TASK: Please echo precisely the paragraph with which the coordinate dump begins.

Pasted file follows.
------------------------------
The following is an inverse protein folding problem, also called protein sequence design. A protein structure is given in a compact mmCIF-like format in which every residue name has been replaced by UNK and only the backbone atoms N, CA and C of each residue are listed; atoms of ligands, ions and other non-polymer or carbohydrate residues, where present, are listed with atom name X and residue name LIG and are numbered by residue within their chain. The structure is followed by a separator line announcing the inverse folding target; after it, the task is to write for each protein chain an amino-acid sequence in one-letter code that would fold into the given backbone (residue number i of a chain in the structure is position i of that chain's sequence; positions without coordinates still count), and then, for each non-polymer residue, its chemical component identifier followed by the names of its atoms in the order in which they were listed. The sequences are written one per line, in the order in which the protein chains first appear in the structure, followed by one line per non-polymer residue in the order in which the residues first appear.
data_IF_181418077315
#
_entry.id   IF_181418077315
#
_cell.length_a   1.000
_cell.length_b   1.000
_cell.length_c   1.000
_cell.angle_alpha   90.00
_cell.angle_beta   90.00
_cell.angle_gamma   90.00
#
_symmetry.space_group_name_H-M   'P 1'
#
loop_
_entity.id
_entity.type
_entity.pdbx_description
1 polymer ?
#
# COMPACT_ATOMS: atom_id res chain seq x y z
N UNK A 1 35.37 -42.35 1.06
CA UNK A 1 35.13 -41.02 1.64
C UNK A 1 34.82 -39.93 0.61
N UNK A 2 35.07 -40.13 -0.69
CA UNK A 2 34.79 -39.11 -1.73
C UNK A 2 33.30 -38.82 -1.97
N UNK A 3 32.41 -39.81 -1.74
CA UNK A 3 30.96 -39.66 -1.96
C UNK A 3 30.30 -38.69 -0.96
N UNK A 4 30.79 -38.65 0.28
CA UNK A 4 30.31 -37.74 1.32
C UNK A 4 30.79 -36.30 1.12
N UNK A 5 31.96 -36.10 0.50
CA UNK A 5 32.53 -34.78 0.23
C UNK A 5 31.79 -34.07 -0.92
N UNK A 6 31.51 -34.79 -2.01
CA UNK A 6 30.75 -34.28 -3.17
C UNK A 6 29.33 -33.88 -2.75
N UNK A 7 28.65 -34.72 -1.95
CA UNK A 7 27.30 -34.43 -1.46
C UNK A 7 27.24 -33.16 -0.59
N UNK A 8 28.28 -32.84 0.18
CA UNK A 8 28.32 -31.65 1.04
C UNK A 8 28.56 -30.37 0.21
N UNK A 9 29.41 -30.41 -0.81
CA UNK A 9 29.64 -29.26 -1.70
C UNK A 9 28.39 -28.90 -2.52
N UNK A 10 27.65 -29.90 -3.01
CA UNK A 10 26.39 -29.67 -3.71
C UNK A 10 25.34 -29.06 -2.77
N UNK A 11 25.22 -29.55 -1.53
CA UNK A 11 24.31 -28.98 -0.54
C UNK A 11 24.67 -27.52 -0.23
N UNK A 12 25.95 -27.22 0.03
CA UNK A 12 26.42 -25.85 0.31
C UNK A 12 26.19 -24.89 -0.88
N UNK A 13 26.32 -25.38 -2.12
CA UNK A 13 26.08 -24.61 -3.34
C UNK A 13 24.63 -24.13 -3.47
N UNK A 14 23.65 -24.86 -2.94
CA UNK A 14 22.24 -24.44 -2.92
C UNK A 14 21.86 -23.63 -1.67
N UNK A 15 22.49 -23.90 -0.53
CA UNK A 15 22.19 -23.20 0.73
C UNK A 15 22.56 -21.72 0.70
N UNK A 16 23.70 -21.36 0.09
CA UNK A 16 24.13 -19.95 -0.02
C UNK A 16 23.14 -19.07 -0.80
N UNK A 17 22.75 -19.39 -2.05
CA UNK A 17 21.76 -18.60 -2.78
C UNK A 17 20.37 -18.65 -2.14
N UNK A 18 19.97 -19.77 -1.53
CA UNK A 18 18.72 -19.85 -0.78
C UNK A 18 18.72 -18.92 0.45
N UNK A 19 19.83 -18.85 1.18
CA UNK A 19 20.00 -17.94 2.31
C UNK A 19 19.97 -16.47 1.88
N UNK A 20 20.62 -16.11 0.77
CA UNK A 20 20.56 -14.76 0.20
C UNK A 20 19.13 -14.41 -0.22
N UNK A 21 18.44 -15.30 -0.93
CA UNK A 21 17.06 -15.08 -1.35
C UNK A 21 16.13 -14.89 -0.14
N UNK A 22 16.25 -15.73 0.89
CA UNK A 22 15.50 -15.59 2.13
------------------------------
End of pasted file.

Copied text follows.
The following is an inverse protein folding problem, also called protein sequence design. A protein structure is given in a compact mmCIF-like format in which every residue name has been replaced by UNK and only the backbone atoms N, CA and C of each residue are listed; atoms of ligands, ions and other non-polymer or carbohydrate residues, where present, are listed with atom name X and residue name LIG and are numbered by residue within their chain. The structure is followed by a separator line announcing the inverse folding target; after it, the task is to write for each protein chain an amino-acid sequence in one-letter code that would fold into the given backbone (residue number i of a chain in the structure is position i of that chain's sequence; positions without coordinates still count), and then, for each non-polymer residue, its chemical component identifier followed by the names of its atoms in the order in which they were listed. The sequences are written one per line, in the order in which the protein chains first appear in the structure, followed by one line per non-polymer residue in the order in which the residues first appear.